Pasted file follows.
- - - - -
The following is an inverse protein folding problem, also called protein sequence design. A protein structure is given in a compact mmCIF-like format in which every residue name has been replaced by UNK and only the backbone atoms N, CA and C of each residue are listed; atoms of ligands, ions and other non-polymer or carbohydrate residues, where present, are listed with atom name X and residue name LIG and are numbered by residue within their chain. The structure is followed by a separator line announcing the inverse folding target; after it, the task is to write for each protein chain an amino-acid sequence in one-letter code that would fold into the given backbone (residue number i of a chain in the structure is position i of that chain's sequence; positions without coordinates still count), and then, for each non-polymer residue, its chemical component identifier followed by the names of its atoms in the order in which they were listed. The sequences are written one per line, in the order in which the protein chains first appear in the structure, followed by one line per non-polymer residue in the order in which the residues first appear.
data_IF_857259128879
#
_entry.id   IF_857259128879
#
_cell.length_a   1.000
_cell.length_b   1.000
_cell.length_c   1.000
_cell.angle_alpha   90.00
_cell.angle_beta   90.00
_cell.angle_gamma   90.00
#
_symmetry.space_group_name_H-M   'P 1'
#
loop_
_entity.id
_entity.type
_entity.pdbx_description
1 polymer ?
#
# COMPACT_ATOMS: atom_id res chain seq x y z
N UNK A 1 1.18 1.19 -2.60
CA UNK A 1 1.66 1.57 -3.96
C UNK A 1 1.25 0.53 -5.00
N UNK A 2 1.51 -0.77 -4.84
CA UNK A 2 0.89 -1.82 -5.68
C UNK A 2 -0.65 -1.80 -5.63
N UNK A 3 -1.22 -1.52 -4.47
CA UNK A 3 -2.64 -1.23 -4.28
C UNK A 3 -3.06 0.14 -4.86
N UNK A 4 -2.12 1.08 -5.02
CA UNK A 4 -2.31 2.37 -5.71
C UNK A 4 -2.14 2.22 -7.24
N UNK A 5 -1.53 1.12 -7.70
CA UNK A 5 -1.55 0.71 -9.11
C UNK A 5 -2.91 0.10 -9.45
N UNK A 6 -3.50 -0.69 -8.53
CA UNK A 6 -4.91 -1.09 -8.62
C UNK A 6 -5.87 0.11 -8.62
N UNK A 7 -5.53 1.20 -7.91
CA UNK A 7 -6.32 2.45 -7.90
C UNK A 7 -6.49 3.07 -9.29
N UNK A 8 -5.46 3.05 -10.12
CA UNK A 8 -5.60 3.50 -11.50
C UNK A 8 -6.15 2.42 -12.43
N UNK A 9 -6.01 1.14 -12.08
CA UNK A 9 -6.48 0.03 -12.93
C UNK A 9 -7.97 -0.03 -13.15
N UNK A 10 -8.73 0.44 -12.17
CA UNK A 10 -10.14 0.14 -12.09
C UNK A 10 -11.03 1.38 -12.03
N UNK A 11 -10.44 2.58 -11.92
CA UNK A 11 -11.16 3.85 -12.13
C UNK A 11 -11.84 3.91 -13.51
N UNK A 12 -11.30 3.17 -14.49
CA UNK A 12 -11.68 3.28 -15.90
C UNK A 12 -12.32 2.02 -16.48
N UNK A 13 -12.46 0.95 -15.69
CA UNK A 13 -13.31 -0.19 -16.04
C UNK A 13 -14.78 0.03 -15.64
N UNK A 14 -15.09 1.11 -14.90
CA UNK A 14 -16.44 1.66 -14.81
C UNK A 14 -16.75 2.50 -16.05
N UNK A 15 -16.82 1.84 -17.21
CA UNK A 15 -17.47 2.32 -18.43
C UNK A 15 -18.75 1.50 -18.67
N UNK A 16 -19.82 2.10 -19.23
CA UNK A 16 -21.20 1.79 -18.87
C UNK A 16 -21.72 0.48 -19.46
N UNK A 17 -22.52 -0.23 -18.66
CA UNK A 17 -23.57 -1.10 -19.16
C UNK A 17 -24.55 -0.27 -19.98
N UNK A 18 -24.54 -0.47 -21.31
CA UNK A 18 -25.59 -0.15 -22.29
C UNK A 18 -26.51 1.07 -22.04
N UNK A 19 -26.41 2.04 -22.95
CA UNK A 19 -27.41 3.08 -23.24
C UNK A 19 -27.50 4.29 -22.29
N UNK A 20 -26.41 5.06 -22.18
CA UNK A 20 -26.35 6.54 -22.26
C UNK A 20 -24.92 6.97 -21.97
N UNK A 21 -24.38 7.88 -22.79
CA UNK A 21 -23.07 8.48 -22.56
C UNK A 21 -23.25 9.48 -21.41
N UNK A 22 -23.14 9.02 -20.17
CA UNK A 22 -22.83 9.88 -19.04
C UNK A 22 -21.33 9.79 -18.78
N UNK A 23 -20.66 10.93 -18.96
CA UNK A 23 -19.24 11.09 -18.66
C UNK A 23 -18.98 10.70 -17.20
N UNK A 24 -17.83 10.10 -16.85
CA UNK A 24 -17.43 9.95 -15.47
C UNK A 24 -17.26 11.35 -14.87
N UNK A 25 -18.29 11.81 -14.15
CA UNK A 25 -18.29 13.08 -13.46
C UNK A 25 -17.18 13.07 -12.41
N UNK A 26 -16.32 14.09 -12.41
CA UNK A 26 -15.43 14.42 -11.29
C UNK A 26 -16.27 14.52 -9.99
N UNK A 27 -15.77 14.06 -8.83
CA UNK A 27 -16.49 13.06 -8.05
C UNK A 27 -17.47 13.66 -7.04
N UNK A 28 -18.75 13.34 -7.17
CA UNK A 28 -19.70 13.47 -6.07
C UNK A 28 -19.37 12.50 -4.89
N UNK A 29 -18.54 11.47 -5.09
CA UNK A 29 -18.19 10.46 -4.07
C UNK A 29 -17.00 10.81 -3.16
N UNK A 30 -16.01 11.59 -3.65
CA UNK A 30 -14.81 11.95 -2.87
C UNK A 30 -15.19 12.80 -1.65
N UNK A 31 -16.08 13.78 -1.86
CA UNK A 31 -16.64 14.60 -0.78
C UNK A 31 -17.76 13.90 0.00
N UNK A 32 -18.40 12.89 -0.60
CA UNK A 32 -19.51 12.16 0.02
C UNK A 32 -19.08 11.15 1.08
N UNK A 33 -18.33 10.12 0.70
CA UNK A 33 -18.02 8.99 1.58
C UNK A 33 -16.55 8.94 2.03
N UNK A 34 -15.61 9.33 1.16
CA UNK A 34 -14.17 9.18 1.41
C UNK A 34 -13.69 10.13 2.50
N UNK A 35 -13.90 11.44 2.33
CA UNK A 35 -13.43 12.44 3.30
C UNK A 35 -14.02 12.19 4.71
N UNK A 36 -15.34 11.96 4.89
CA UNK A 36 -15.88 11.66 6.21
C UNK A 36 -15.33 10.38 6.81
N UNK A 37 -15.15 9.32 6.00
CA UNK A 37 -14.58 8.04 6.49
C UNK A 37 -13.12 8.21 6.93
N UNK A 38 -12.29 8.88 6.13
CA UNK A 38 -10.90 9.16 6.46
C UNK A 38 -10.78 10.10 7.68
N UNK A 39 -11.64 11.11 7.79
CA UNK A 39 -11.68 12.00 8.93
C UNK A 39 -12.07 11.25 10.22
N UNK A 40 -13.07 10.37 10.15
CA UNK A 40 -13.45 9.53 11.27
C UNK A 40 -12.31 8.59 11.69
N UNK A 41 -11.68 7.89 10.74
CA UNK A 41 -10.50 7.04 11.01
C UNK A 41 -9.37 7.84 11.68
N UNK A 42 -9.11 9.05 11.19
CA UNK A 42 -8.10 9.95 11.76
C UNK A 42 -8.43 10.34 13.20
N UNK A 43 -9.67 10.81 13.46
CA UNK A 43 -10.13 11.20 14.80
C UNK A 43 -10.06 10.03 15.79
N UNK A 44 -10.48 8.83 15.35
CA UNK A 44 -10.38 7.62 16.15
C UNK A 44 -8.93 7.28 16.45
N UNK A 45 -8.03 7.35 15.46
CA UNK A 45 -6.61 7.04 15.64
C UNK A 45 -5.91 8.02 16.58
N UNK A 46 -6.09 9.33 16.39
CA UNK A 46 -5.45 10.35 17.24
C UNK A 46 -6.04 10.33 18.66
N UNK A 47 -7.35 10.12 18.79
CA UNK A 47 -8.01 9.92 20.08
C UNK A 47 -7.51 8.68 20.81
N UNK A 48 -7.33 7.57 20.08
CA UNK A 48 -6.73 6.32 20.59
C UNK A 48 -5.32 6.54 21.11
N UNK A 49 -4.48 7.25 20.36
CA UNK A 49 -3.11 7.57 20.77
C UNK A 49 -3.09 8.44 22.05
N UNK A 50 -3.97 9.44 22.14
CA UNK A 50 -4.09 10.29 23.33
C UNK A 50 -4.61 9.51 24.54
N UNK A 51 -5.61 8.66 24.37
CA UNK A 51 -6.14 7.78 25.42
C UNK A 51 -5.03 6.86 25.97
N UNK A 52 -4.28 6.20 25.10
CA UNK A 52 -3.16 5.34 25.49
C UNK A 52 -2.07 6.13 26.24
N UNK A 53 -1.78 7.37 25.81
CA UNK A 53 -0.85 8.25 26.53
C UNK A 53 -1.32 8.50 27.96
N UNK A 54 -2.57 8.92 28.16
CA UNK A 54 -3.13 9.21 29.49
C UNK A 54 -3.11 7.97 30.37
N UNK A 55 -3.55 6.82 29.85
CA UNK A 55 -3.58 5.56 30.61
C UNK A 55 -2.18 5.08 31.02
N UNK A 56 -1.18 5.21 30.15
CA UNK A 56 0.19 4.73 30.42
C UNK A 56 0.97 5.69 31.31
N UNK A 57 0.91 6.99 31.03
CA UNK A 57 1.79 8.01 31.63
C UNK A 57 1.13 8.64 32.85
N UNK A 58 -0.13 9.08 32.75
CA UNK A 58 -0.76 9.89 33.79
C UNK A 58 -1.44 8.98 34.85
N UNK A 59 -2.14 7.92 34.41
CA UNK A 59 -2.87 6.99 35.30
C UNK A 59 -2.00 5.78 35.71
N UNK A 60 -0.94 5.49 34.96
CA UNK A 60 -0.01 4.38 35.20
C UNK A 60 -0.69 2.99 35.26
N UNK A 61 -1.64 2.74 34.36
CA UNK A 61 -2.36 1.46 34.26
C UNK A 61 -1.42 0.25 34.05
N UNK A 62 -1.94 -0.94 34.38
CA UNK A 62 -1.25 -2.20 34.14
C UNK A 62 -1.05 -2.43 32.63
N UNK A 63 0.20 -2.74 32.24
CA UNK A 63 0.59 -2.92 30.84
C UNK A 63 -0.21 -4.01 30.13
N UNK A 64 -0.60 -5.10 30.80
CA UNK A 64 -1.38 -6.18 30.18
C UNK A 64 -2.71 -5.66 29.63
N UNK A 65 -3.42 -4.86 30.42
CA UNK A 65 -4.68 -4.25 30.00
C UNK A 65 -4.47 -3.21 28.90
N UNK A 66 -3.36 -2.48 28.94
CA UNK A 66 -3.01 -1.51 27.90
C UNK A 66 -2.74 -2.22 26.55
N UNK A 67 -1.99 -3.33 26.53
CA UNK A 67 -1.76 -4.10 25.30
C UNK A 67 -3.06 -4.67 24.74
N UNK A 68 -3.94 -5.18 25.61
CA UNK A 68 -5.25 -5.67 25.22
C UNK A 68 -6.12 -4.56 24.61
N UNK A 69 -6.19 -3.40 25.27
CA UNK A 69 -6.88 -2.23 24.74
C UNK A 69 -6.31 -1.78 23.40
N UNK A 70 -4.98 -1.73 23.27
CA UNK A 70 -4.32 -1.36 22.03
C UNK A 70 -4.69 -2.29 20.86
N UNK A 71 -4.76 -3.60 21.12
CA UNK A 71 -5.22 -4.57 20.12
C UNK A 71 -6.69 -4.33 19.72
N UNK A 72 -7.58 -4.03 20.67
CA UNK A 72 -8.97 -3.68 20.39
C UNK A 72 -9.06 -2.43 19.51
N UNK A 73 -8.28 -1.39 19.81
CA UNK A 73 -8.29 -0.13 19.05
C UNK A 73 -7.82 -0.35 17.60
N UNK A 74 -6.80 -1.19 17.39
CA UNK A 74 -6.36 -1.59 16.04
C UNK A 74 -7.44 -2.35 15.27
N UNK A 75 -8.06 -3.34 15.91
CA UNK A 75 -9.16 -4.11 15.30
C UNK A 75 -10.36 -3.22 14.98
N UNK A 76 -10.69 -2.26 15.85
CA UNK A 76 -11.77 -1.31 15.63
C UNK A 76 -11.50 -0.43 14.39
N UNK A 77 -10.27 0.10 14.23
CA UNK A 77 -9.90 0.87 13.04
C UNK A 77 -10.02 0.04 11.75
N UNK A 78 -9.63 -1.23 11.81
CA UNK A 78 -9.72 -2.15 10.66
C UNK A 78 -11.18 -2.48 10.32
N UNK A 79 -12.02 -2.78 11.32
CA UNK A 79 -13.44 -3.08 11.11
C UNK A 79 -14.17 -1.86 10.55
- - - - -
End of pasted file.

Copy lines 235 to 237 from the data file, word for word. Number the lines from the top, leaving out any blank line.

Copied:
N UNK A 72 -7.58 -4.03 20.67
CA UNK A 72 -8.97 -3.68 20.39
C UNK A 72 -9.06 -2.43 19.51